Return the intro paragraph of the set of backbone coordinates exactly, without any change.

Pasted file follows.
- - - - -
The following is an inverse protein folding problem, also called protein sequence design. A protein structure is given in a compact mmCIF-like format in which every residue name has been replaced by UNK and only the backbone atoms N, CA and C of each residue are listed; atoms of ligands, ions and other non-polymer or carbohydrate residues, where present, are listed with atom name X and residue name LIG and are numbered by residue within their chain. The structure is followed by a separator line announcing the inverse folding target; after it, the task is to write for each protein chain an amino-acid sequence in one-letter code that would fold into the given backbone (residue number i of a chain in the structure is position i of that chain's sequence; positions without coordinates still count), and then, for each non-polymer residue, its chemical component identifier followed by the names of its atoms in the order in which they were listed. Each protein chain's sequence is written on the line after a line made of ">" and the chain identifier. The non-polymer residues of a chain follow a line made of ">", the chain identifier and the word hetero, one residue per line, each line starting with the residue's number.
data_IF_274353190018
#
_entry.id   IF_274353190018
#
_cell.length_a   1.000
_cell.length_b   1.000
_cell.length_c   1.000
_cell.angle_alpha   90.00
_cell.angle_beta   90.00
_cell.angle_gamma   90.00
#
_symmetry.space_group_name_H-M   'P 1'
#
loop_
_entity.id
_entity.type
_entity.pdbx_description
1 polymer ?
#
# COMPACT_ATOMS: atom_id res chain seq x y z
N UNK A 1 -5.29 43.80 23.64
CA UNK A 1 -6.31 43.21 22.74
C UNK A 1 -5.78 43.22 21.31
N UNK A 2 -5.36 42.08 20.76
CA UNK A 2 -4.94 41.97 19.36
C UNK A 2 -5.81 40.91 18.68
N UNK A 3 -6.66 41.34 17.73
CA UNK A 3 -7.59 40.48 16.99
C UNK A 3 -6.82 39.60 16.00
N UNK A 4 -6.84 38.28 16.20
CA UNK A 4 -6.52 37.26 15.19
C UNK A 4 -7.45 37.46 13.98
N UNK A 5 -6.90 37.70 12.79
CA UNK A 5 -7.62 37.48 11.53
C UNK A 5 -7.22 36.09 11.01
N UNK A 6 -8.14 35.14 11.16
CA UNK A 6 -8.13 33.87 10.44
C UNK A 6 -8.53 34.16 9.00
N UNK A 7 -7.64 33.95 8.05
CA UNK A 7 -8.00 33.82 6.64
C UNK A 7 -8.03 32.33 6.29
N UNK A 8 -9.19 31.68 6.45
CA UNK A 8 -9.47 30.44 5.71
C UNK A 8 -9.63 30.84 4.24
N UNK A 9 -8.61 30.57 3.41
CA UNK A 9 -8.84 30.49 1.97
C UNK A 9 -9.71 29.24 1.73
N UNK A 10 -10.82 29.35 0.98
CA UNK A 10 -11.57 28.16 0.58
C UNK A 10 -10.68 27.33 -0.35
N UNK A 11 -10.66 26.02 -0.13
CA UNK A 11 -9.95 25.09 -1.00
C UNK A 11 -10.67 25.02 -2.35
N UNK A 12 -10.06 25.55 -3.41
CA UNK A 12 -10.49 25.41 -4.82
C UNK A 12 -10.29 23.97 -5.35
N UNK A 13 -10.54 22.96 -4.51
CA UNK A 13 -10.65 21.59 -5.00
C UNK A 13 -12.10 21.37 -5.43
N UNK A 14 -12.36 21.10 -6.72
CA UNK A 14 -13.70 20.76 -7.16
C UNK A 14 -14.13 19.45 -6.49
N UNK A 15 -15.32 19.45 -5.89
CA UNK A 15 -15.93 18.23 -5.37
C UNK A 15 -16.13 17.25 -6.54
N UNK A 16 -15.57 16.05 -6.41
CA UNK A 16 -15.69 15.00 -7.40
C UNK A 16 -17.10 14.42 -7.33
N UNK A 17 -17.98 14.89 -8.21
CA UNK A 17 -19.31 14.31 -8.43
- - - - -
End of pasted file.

The following is an inverse protein folding problem, also called protein sequence design. A protein structure is given in a compact mmCIF-like format in which every residue name has been replaced by UNK and only the backbone atoms N, CA and C of each residue are listed; atoms of ligands, ions and other non-polymer or carbohydrate residues, where present, are listed with atom name X and residue name LIG and are numbered by residue within their chain. The structure is followed by a separator line announcing the inverse folding target; after it, the task is to write for each protein chain an amino-acid sequence in one-letter code that would fold into the given backbone (residue number i of a chain in the structure is position i of that chain's sequence; positions without coordinates still count), and then, for each non-polymer residue, its chemical component identifier followed by the names of its atoms in the order in which they were listed. Each protein chain's sequence is written on the line after a line made of ">" and the chain identifier. The non-polymer residues of a chain follow a line made of ">", the chain identifier and the word hetero, one residue per line, each line starting with the residue's number.